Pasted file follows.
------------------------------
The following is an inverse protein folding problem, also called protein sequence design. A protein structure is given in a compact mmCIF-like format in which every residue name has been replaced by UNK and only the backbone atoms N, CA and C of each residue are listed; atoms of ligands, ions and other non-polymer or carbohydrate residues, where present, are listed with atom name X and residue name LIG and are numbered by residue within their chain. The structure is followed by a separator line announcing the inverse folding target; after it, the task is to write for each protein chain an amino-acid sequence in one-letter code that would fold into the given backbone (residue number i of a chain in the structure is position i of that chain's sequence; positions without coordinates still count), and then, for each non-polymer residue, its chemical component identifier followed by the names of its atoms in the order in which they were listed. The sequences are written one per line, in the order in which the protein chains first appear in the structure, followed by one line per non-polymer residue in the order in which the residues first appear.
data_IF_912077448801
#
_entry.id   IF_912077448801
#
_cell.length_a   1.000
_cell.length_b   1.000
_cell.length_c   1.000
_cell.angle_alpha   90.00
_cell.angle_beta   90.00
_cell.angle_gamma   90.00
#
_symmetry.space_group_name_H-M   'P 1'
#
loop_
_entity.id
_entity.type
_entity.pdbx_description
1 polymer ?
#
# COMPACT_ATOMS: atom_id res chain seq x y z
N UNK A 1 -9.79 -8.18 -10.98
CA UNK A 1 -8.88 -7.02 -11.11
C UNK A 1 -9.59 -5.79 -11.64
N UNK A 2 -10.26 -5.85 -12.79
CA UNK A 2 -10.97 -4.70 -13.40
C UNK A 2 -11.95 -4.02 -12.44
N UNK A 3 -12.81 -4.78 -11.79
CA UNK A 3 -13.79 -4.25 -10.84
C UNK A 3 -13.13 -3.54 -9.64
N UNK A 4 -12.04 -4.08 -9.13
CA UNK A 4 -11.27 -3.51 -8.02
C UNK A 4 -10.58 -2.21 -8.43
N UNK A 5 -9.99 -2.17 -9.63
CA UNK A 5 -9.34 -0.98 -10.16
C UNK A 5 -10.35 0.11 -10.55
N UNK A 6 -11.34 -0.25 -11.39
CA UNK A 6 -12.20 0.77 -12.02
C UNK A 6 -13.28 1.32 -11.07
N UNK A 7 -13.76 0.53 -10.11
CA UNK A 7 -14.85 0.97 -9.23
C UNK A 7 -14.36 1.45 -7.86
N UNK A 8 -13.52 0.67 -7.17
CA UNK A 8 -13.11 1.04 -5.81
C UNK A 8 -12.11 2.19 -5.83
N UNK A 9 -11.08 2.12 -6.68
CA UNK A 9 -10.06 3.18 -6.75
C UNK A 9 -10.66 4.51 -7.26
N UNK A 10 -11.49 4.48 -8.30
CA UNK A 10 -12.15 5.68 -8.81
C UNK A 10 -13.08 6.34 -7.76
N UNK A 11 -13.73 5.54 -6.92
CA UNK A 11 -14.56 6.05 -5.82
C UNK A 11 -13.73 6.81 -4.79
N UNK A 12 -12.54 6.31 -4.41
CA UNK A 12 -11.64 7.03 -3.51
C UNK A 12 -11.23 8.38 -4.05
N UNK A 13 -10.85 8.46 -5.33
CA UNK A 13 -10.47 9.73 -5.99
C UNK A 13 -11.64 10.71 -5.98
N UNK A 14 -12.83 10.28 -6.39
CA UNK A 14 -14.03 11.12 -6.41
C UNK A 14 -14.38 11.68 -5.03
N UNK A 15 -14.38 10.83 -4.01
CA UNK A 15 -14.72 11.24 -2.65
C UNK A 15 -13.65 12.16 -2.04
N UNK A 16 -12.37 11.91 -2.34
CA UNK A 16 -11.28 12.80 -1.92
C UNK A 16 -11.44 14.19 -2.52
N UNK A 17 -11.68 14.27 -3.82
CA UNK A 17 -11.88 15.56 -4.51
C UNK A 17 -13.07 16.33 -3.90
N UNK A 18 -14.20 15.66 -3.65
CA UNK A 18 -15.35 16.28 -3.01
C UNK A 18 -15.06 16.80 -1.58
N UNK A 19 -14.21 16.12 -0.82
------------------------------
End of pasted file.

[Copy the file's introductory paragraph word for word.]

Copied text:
The following is an inverse protein folding problem, also called protein sequence design. A protein structure is given in a compact mmCIF-like format in which every residue name has been replaced by UNK and only the backbone atoms N, CA and C of each residue are listed; atoms of ligands, ions and other non-polymer or carbohydrate residues, where present, are listed with atom name X and residue name LIG and are numbered by residue within their chain. The structure is followed by a separator line announcing the inverse folding target; after it, the task is to write for each protein chain an amino-acid sequence in one-letter code that would fold into the given backbone (residue number i of a chain in the structure is position i of that chain's sequence; positions without coordinates still count), and then, for each non-polymer residue, its chemical component identifier followed by the names of its atoms in the order in which they were listed. The sequences are written one per line, in the order in which the protein chains first appear in the structure, followed by one line per non-polymer residue in the order in which the residues first appear.